By Maggie Cox, editorial coordinator
Simulation software is taking the steadfast methods of well control future forward. The industry is seeing a trend in demand by customers using well control services to plan new rig sites, reduce incidents and confront challenges.
“(Technology) makes (well control) a lot faster,” Dan Eby, vice president and engineering manager of Cudd Well Control, said. “There are a lot of wells that we work on that don’t actually blow out. The customer will call you and say, ‘I have a kick in my well; I need to kill it,’ and they will call us ahead of time. A lot of our work is going out there and helping the customer keep his well from blowing out.”
Implementing innovations from an “engineer’s perspective” provides a new approach to well control.
“Engineers think like engineers, and they want more engineered solutions to their well control problems, just like all their other drilling problems,” Mr Eby said.
By using simulation software, companies like Cudd, Wild Well Control and Boots & Coots can run multiple scenarios to determine the best ways to prevent well control incidents.
“By doing all of the pre-planning and doing the risk analysis and all the studies of risk, hopefully we are minimizing the big events,” Bill Mahler, executive vice president and manager of Wild Well Control, said. “We do a lot more pre-engineering work than what has ever been done before.”
Well control companies are also using well modeling and site reviews to minimize the risks that customers face when drilling their wells.
Mr Mahler commented that the perception of well control companies as being very expensive sometimes keeps operators from calling for help when a well control incident begins. Instead, they will try to resolve the issue without the benefits of well control engineering.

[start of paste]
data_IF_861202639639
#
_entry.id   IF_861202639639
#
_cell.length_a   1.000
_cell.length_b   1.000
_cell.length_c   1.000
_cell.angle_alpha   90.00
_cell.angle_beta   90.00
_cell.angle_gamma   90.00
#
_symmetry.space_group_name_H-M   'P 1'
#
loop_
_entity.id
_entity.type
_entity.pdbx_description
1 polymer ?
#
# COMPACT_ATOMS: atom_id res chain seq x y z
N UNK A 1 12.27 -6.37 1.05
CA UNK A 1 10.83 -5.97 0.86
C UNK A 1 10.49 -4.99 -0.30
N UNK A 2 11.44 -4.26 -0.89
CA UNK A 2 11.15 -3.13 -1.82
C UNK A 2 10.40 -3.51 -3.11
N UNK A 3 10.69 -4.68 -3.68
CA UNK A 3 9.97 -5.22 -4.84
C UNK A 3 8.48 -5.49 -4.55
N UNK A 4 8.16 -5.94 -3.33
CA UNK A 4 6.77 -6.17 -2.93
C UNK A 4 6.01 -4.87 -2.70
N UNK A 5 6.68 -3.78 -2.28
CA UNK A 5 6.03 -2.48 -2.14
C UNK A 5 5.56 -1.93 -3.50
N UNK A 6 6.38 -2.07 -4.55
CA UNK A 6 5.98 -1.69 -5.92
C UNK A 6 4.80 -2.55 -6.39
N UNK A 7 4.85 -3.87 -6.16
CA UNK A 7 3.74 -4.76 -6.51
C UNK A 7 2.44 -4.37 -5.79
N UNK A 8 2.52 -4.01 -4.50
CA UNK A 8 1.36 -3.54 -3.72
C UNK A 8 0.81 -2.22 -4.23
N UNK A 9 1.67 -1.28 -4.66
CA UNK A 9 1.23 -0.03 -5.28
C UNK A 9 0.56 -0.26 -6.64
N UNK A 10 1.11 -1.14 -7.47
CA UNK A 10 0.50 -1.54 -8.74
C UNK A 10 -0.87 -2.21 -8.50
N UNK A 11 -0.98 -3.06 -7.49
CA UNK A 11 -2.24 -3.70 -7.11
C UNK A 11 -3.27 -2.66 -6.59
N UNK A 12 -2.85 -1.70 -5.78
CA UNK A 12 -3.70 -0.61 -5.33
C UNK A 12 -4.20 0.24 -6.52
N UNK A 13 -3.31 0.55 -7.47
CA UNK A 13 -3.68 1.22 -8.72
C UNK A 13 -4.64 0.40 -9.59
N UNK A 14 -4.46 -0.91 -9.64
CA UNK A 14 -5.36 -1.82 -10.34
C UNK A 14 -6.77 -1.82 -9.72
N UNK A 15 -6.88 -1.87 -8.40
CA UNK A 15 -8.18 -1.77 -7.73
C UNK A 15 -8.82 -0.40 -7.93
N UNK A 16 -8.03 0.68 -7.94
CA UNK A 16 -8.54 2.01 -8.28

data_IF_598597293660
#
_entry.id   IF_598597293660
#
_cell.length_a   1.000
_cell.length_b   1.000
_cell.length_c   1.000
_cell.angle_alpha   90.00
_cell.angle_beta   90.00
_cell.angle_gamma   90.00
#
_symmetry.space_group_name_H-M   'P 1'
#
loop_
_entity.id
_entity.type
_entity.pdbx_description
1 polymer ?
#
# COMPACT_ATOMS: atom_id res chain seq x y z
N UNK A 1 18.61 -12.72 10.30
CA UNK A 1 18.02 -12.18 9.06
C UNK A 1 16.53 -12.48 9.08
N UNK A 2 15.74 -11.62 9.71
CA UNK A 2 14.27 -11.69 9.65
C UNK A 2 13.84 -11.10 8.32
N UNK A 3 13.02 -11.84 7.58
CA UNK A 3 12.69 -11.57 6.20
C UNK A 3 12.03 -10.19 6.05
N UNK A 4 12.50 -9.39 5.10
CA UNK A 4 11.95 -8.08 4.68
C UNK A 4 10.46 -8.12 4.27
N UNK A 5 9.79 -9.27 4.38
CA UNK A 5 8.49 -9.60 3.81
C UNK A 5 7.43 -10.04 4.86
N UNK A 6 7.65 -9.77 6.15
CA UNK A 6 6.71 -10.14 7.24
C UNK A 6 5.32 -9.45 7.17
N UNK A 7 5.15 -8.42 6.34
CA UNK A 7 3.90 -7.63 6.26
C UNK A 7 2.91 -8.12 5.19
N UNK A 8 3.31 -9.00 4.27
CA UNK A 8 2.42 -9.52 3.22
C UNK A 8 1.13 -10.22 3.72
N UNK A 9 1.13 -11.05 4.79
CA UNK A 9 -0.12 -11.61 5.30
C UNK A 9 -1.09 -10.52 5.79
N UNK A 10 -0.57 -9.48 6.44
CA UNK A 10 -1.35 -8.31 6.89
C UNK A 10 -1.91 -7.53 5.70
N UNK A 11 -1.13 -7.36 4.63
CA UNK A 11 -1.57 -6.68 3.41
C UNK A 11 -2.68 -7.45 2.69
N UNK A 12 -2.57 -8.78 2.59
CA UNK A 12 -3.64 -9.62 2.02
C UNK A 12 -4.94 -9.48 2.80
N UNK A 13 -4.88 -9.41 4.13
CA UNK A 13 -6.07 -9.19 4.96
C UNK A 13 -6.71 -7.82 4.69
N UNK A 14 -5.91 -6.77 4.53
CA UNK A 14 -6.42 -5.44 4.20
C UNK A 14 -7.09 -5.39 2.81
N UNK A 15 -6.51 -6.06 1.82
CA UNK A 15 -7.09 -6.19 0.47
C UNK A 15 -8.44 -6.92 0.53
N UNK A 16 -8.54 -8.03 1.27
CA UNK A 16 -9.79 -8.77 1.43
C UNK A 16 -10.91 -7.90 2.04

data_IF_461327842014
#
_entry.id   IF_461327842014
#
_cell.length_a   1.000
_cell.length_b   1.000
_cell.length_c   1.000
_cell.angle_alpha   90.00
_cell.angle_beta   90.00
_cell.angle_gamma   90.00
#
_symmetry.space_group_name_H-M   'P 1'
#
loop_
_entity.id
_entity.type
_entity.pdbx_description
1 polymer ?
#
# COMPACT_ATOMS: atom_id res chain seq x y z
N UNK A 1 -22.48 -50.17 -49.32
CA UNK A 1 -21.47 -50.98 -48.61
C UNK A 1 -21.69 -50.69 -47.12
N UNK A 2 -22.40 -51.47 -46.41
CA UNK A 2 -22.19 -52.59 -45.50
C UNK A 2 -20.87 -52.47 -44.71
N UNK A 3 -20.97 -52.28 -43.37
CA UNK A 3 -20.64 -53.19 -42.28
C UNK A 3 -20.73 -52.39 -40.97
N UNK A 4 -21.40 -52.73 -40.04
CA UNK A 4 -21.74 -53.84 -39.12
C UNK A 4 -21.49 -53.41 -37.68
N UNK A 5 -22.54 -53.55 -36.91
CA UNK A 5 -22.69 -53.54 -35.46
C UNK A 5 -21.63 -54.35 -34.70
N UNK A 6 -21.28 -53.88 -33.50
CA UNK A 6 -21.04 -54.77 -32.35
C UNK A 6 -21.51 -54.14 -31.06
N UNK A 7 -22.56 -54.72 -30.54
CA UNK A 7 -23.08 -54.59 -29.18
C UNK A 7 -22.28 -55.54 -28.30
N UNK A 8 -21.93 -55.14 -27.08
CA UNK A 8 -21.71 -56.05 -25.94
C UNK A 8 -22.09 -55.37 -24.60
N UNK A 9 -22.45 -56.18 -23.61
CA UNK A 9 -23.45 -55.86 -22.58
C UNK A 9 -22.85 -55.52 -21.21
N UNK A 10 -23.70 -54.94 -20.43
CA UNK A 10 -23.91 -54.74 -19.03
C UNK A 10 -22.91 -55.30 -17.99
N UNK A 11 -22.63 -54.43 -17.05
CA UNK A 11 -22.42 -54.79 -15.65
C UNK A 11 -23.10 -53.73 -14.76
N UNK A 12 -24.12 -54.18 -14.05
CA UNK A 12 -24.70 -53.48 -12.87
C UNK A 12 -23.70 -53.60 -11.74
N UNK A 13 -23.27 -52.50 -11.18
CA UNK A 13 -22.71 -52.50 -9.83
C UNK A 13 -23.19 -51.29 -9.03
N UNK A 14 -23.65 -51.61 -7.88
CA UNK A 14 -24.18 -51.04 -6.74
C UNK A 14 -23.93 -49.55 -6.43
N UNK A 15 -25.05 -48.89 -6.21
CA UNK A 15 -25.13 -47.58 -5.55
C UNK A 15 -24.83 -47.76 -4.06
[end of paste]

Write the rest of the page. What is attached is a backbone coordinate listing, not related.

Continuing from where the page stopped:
“If the conventional methods of well control do not work, you need to get outside help. We take phone calls from people saying, ‘We’ve been fighting this kick for four or five days,’ and we just want to say, ‘Why?’ ” Mr Mahler said.
Simulation software also aids in the placing of new wells by helping clients understand the external impact of their well, if it blows out. To prevent disaster, well control companies meet with community members even before the well is drilled to review safety precautions.
“Many oil companies are doing kick simulations or writing blowout contingency plans,” Mr Eby said. “We can do gas-dispersion modeling, which helps in knowing if you would have to move families, etc. … We work with the community and emergency services to discuss the new rig and preparation sessions.”
While preventive measures are being encouraged in well control, simulation software can also help address some of the challenges that drillers are facing.
With the market down, the need to tap mature fields is an ongoing issue. The question concerning old wells is, “What are the well’s pressure limits?” said Don Shackelford, senior well control engineer emeritus of Boots & Coots.
“Older tubulars in a well must be de-rated from new conditions, but the questions is, how much?” he said. “If production strings have parted, then fishing operations can be difficult because of the nature of the part, which is generally ragged in nature.”